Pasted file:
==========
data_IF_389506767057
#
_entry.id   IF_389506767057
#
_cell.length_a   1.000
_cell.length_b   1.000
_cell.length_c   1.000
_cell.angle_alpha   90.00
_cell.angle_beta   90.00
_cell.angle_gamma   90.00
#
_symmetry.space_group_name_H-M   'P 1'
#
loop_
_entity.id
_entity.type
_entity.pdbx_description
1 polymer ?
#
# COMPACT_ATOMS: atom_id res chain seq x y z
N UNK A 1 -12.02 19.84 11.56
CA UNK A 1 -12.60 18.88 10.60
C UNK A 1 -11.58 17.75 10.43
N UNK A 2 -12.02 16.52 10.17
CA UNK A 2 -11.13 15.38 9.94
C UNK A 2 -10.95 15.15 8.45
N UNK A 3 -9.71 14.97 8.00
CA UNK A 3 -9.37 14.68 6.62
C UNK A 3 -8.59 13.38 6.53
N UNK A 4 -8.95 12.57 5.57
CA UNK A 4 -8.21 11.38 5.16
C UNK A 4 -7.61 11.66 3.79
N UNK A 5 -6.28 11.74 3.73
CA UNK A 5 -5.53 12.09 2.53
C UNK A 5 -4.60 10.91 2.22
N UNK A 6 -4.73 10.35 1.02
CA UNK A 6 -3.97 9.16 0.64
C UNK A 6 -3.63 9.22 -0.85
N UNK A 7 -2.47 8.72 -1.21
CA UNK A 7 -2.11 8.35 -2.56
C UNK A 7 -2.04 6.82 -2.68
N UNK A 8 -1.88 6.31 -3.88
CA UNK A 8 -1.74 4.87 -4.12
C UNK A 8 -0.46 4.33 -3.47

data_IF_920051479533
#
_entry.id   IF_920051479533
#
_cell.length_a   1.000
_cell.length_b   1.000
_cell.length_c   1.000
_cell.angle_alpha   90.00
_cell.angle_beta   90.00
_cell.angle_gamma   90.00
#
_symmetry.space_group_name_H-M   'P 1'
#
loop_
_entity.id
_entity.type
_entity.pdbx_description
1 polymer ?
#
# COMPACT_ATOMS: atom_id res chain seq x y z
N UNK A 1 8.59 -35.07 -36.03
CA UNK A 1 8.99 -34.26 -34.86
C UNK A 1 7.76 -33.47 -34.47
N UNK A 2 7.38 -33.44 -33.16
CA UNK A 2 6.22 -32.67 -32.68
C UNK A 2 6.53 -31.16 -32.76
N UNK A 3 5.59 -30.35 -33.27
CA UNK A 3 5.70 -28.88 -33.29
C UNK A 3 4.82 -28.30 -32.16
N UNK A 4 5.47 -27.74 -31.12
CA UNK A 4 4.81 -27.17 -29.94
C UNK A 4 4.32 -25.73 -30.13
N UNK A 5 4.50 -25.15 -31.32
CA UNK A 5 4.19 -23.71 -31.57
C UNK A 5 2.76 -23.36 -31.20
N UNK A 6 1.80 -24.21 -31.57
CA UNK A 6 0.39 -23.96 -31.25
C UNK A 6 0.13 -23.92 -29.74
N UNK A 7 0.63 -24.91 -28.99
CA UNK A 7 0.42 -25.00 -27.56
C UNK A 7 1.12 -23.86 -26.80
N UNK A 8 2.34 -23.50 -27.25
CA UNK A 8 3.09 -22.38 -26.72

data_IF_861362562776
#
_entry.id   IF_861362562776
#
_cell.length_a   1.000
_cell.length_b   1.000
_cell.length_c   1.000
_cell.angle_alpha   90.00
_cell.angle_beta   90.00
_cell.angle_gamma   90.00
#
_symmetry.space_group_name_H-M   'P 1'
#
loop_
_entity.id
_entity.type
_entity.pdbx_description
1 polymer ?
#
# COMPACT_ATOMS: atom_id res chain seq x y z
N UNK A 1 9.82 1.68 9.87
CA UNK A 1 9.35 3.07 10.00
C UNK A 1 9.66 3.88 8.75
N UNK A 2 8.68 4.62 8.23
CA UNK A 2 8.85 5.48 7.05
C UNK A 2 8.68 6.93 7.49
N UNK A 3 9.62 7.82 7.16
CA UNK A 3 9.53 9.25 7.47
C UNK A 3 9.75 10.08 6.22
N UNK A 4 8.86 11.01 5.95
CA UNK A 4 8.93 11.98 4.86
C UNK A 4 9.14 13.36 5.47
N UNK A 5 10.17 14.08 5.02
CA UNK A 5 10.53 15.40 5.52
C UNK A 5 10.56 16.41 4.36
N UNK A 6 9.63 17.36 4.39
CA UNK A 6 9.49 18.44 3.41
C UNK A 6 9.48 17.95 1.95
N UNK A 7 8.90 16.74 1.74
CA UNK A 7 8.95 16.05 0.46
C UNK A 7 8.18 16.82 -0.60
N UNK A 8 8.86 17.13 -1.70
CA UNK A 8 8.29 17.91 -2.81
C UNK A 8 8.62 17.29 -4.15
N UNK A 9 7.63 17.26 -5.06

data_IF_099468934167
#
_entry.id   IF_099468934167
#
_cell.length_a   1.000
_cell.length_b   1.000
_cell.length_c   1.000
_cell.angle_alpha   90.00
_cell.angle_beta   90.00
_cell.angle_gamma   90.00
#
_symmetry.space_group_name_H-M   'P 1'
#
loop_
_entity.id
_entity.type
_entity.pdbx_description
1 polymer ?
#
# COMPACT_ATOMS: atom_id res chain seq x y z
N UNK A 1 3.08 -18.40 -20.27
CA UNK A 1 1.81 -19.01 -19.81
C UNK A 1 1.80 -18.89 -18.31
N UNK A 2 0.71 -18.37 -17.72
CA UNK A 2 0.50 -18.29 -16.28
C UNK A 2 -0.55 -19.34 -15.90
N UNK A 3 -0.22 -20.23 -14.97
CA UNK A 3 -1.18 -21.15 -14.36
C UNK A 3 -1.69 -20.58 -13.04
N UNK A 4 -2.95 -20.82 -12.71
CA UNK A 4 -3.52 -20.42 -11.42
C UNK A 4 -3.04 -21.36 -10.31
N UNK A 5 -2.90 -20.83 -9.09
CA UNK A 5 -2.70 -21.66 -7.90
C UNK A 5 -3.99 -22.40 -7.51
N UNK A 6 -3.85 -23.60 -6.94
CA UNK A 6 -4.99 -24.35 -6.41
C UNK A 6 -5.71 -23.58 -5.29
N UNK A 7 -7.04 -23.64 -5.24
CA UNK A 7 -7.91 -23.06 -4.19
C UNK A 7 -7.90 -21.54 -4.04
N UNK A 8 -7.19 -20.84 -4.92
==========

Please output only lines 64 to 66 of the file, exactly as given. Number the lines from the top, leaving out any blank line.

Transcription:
# COMPACT_ATOMS: atom_id res chain seq x y z
N UNK A 1 8.59 -35.07 -36.03
CA UNK A 1 8.99 -34.26 -34.86